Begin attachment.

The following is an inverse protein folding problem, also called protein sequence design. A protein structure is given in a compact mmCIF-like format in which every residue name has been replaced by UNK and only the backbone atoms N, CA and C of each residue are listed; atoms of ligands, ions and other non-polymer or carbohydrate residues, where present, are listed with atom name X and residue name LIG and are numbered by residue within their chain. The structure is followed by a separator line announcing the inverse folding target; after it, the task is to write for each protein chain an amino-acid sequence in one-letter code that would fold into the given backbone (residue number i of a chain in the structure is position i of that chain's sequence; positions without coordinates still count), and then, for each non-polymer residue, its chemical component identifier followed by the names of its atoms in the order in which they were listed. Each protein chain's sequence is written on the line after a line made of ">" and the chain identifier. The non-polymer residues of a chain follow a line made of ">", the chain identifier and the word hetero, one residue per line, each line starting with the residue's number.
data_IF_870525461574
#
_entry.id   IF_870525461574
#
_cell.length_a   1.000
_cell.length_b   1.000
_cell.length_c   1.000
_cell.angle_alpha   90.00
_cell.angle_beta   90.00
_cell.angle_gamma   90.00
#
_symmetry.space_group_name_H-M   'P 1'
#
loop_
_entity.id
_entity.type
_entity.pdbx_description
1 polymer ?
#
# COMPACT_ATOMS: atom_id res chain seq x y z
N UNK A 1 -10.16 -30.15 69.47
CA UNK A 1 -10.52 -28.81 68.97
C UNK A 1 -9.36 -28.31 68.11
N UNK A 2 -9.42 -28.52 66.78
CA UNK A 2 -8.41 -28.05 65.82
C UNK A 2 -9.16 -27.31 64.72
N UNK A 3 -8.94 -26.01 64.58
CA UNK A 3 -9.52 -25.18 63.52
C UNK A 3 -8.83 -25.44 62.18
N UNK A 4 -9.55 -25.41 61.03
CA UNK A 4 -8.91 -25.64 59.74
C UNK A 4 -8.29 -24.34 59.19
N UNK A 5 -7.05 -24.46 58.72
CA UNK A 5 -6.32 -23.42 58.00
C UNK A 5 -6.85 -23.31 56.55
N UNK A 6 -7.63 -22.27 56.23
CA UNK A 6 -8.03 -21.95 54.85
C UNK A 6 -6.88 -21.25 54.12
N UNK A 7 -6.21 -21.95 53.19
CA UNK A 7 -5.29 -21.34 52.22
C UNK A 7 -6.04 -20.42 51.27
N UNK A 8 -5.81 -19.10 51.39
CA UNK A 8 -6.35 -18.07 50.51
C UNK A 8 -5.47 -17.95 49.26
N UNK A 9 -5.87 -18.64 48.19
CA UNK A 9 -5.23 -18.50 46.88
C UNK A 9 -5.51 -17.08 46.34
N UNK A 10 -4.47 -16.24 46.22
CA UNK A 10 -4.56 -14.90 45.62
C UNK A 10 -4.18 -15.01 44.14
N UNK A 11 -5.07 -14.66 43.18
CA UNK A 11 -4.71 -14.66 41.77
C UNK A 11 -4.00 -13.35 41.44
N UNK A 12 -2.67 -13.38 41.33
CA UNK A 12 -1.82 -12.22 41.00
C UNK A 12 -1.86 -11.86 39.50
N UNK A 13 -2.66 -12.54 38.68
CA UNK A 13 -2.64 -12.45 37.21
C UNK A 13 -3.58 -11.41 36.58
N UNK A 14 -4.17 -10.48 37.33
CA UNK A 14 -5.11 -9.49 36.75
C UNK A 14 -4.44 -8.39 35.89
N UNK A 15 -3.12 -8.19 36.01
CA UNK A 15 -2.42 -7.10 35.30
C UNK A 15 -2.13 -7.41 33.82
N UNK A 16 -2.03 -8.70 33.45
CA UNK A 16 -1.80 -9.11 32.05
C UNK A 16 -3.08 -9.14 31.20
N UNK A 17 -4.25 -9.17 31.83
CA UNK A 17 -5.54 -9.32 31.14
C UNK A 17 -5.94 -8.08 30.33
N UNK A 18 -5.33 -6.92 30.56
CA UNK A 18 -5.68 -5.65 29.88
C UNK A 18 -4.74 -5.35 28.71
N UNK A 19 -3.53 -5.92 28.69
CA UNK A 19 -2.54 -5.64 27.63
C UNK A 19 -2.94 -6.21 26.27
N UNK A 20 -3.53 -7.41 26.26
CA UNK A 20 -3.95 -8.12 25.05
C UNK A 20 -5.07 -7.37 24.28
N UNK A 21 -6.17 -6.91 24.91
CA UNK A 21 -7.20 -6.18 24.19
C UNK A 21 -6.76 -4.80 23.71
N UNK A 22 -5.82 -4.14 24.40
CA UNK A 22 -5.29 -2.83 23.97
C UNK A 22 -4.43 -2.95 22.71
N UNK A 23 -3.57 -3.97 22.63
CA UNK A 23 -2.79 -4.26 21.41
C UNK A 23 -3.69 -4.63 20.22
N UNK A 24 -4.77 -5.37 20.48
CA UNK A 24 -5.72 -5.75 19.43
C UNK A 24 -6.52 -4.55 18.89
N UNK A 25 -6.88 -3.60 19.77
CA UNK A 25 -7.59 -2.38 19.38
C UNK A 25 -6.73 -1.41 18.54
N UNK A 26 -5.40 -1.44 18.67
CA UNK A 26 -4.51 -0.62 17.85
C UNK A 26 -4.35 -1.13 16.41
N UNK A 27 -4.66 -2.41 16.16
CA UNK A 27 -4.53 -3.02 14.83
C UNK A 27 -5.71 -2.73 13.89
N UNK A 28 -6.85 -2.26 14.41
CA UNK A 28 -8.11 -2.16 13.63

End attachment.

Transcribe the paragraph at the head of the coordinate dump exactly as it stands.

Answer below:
The following is an inverse protein folding problem, also called protein sequence design. A protein structure is given in a compact mmCIF-like format in which every residue name has been replaced by UNK and only the backbone atoms N, CA and C of each residue are listed; atoms of ligands, ions and other non-polymer or carbohydrate residues, where present, are listed with atom name X and residue name LIG and are numbered by residue within their chain. The structure is followed by a separator line announcing the inverse folding target; after it, the task is to write for each protein chain an amino-acid sequence in one-letter code that would fold into the given backbone (residue number i of a chain in the structure is position i of that chain's sequence; positions without coordinates still count), and then, for each non-polymer residue, its chemical component identifier followed by the names of its atoms in the order in which they were listed. Each protein chain's sequence is written on the line after a line made of ">" and the chain identifier. The non-polymer residues of a chain follow a line made of ">", the chain identifier and the word hetero, one residue per line, each line starting with the residue's number.